Cessna). The award of compensatory damages totaled $4,300,000, while punitive damages totaled $25,000,000. Shortly thereafter, Cessna filed motions with this Court seeking, alternatively, a new trial, judgment notwithstanding the verdict or a remittitur. At the request of all parties, and to facilitate a non-litigious conclusion of the matter, this Court postponed its adjudication of Cessna's motions on numerous occasions. Finally, in February, 1985, the parties to the consolidated actions reached a settlement whereby the plaintiffs agreed to accept approximately $13 million in return for the withdrawal of Cessna's motions and an agreement not to appeal.
Underlying the negotiations between the individual plaintiffs and Cessna were discussions between Cessna and its insurers, Fidelity and Casualty Company of New York (hereinafter Fidelity) and Certain Underwriters at Lloyd's, London, and certain British Companies (hereinafter Lloyd's), relating to the payment of the damage award and, more importantly, the ultimate liability for the award of punitive damages. The actions presently before this Court are the outgrowth of a dispute between Cessna and its insurers on the issues of the insurability against punitive damage awards and the coverage provided by the insurance contracts herein at issue.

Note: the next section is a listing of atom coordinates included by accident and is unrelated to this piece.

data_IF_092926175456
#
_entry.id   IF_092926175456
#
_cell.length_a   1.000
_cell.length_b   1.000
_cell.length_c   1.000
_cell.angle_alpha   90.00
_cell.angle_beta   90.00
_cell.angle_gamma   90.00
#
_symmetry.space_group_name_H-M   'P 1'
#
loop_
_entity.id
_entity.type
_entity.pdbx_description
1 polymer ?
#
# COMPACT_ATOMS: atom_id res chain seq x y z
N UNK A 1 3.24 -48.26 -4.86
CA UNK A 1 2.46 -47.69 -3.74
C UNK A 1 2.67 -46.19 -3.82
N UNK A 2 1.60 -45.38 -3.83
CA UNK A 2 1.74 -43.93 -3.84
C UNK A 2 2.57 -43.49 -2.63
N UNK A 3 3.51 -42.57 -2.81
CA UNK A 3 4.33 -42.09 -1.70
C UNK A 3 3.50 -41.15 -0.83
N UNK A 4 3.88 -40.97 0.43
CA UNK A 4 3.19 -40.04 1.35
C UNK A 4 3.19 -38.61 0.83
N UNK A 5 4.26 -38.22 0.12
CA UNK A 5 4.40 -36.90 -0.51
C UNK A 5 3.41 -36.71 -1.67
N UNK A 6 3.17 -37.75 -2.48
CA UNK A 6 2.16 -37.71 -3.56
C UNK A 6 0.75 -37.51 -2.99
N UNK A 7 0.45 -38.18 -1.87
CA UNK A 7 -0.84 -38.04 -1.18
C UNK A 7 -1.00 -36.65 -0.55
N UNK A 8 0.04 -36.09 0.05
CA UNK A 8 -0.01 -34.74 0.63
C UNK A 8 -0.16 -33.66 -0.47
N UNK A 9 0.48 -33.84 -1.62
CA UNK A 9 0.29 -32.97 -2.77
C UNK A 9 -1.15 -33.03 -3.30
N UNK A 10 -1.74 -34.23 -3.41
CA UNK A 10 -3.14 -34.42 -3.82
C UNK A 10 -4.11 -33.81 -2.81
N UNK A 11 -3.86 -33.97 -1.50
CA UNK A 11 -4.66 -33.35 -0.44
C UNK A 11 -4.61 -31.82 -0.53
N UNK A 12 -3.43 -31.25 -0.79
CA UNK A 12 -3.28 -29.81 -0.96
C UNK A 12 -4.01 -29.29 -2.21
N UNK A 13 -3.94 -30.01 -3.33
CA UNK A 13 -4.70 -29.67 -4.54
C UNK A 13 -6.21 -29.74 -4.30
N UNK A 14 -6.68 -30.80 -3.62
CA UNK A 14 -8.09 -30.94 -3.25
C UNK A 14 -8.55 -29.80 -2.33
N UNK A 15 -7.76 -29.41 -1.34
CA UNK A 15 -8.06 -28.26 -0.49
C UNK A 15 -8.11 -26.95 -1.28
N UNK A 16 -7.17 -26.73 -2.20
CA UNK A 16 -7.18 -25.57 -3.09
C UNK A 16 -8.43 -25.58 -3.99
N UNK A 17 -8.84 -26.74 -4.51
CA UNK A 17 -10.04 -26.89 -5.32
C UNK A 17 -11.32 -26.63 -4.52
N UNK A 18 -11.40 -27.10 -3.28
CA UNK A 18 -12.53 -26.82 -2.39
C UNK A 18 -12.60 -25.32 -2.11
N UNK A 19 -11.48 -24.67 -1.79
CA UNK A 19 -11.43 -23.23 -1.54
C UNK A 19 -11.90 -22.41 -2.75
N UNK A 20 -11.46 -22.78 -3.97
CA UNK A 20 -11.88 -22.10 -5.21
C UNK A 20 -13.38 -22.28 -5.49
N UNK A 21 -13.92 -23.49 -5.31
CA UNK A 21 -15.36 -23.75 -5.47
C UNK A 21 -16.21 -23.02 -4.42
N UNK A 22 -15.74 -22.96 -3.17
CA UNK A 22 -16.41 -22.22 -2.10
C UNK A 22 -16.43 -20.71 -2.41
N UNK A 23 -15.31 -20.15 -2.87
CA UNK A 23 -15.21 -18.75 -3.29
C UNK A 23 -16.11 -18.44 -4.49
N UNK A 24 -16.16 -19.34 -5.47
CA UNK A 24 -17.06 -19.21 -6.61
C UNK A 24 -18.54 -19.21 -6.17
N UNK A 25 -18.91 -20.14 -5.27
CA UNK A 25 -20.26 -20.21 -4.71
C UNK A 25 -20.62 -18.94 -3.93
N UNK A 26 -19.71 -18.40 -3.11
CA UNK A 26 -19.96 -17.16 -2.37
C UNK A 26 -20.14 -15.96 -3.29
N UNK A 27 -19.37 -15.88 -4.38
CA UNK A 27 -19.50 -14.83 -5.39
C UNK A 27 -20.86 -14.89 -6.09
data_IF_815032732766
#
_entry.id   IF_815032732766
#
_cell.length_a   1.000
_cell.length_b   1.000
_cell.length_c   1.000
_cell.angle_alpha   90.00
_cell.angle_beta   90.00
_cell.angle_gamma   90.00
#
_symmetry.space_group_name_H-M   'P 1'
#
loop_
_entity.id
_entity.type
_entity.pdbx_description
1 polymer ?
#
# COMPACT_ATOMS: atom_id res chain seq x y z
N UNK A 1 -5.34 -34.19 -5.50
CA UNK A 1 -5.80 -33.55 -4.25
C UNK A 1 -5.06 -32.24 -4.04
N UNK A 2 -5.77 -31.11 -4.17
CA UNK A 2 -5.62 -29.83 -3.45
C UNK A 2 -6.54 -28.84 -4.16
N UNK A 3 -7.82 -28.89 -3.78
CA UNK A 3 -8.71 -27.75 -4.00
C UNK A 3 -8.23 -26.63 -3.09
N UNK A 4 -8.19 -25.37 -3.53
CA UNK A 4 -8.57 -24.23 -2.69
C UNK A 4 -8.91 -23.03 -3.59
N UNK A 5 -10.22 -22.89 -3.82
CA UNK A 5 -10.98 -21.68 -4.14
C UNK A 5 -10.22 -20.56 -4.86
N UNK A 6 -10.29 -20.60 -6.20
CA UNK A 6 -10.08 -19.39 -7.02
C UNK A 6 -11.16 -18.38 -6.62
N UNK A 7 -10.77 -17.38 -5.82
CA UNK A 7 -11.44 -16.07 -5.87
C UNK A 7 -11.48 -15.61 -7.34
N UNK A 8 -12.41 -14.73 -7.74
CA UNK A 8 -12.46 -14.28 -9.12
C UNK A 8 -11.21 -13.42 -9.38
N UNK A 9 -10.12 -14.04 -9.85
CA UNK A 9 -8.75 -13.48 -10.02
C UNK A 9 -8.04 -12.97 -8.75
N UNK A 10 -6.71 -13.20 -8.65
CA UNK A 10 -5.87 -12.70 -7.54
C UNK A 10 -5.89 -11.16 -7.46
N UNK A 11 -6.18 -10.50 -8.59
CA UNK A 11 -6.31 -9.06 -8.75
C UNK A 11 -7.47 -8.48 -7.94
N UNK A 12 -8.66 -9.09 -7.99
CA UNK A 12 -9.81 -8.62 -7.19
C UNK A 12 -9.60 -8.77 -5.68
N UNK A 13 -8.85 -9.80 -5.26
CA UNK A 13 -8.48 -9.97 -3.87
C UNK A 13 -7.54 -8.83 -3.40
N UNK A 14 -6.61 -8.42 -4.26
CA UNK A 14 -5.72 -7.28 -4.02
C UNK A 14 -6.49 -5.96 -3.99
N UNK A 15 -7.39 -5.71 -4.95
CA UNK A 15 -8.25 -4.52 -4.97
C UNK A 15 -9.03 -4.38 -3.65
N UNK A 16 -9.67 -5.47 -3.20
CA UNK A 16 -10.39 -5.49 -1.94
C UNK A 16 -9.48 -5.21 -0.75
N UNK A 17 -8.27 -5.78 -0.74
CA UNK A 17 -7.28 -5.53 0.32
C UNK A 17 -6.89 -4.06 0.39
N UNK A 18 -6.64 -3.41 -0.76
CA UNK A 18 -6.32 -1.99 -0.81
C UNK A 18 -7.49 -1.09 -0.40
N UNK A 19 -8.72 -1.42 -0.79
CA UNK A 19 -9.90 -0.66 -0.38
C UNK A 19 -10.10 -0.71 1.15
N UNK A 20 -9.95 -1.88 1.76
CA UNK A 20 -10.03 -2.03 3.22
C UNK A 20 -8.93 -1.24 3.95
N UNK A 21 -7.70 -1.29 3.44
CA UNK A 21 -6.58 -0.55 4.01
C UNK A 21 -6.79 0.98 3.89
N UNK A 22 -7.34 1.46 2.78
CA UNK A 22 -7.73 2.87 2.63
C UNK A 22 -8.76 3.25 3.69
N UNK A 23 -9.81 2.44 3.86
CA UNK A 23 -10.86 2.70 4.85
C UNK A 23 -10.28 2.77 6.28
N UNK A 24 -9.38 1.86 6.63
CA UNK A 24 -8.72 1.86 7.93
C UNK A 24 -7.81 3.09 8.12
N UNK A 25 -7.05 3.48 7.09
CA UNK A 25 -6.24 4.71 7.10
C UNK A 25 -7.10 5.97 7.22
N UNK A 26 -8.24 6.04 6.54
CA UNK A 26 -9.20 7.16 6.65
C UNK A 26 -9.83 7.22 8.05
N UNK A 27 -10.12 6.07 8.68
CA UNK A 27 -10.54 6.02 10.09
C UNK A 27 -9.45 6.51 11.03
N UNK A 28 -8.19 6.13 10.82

Prior to any consideration of the ultimate issues, we must determine whether these two actions should be adjudicated in Federal court, State court, or both. On November 13, 1984, Fidelity and Lloyd's filed a declaratory judgment action in this Court seeking a determination of their obligation to pay punitive damages (hereinafter the Federal court action). Before filing its Answer to the Fidelity and Lloyd's Complaint, Cessna, on December 3, 1984, filed an essentially identical declaratory judgment action in the Law Division of New Jersey Superior Court, Essex County (hereinafter the State court action). On January 4, 1985, the State Court action was removed to this Court on the petition of Fidelity and Lloyd's. In the interim, on December 27, 1984, Cessna filed its Answer in the Federal court action. Thus, we currently have two actions before us involving identical parties as well as identical issues of fact and law.